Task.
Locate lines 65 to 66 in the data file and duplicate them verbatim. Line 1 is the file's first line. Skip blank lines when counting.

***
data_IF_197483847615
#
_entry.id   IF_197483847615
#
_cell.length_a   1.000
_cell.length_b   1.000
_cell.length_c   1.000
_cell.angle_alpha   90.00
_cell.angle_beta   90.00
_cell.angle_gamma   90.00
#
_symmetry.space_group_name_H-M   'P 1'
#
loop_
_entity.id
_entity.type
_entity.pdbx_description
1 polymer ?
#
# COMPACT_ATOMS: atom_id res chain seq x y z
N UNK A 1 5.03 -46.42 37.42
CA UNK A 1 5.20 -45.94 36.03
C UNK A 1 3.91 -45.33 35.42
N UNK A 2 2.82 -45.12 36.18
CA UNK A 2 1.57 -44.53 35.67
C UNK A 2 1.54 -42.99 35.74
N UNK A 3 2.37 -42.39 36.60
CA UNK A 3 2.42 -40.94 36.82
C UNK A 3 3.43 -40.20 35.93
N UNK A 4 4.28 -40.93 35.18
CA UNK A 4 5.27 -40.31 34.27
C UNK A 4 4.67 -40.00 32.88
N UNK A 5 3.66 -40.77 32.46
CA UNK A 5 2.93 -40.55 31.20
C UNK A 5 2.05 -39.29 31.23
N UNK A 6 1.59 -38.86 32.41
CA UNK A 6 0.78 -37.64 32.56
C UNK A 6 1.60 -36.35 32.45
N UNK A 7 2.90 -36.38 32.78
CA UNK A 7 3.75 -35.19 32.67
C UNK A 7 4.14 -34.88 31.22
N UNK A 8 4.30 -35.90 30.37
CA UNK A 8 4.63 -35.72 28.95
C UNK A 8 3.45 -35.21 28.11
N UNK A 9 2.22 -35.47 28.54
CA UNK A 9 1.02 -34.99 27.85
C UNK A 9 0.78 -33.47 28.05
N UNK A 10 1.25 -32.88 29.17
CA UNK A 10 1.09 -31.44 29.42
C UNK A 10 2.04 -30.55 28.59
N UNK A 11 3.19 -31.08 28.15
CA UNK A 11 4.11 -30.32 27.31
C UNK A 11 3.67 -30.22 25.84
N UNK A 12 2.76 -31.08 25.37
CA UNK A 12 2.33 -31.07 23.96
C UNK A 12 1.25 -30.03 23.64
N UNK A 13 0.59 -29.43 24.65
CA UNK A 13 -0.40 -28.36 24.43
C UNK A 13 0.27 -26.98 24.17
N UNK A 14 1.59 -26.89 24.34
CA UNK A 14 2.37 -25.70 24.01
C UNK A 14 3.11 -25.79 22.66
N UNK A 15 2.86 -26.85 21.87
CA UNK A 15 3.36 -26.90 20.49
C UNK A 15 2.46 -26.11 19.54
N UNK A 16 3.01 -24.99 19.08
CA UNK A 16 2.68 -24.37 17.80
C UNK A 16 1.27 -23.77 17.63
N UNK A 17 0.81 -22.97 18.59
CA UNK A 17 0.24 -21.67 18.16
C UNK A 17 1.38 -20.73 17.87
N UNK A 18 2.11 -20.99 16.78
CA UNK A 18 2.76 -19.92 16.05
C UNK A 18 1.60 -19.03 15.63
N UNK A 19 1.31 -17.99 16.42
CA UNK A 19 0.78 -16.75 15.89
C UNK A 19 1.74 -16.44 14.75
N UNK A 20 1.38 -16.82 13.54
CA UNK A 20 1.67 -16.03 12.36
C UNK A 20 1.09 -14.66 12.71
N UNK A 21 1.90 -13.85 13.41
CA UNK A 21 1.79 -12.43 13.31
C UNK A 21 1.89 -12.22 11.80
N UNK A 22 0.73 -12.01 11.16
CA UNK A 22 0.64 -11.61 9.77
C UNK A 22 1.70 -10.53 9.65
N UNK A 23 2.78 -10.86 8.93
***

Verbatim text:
C UNK A 15 2.46 -26.11 19.54
N UNK A 16 3.01 -24.99 19.08